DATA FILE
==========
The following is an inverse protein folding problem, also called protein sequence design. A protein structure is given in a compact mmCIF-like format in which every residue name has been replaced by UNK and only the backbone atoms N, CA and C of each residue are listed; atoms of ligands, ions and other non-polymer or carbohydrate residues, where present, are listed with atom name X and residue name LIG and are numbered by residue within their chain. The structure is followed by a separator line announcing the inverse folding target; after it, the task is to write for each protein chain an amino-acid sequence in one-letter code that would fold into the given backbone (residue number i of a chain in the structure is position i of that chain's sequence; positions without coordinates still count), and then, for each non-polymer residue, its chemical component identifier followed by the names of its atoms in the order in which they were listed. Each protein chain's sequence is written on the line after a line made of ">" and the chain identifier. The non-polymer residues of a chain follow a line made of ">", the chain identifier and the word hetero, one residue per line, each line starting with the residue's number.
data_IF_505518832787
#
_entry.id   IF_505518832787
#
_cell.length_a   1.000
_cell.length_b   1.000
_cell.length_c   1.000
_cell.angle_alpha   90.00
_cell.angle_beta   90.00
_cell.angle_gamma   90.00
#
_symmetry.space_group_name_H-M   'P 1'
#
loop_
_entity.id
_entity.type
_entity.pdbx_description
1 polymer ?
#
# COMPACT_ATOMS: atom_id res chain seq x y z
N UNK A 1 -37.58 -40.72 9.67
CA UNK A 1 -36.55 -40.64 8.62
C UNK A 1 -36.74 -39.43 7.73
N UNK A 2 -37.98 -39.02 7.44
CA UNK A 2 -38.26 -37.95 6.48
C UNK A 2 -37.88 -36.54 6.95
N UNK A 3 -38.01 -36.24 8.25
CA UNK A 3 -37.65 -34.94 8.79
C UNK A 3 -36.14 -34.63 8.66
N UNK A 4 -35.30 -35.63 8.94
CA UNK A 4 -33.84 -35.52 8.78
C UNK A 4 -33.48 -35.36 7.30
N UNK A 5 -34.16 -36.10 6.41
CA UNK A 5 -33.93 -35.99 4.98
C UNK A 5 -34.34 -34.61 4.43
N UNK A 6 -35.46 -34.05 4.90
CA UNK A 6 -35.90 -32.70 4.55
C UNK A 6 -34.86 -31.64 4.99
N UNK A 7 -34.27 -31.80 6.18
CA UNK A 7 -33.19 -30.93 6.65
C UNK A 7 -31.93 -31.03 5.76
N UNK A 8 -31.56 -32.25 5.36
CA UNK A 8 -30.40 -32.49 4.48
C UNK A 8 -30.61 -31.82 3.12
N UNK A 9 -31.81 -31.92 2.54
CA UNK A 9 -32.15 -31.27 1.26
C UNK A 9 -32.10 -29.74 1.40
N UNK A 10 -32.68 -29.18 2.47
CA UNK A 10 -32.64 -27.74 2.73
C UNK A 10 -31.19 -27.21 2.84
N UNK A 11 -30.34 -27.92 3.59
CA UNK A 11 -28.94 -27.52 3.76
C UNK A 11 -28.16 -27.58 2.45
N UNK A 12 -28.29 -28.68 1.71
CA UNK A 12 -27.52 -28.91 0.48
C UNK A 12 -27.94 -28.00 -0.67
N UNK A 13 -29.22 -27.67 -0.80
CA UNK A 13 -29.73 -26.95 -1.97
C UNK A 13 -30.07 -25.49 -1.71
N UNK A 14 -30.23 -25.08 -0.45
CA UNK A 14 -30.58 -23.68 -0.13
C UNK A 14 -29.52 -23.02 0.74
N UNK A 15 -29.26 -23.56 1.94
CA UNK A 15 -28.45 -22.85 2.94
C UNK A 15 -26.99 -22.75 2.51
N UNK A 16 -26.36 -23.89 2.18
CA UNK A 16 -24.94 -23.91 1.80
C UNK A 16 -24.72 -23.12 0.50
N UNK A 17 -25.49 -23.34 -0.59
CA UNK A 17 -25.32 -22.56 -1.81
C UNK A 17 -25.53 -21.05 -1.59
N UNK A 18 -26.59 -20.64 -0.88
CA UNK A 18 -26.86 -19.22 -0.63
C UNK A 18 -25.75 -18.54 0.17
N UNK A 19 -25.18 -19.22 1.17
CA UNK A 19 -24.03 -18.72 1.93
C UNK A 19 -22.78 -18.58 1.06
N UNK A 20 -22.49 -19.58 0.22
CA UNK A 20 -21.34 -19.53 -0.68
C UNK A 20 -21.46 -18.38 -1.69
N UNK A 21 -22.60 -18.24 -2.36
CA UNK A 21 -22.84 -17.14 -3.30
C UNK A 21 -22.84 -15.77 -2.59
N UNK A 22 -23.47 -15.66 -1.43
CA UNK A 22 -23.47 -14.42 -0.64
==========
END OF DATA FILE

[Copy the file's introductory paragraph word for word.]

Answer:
The following is an inverse protein folding problem, also called protein sequence design. A protein structure is given in a compact mmCIF-like format in which every residue name has been replaced by UNK and only the backbone atoms N, CA and C of each residue are listed; atoms of ligands, ions and other non-polymer or carbohydrate residues, where present, are listed with atom name X and residue name LIG and are numbered by residue within their chain. The structure is followed by a separator line announcing the inverse folding target; after it, the task is to write for each protein chain an amino-acid sequence in one-letter code that would fold into the given backbone (residue number i of a chain in the structure is position i of that chain's sequence; positions without coordinates still count), and then, for each non-polymer residue, its chemical component identifier followed by the names of its atoms in the order in which they were listed. Each protein chain's sequence is written on the line after a line made of ">" and the chain identifier. The non-polymer residues of a chain follow a line made of ">", the chain identifier and the word hetero, one residue per line, each line starting with the residue's number.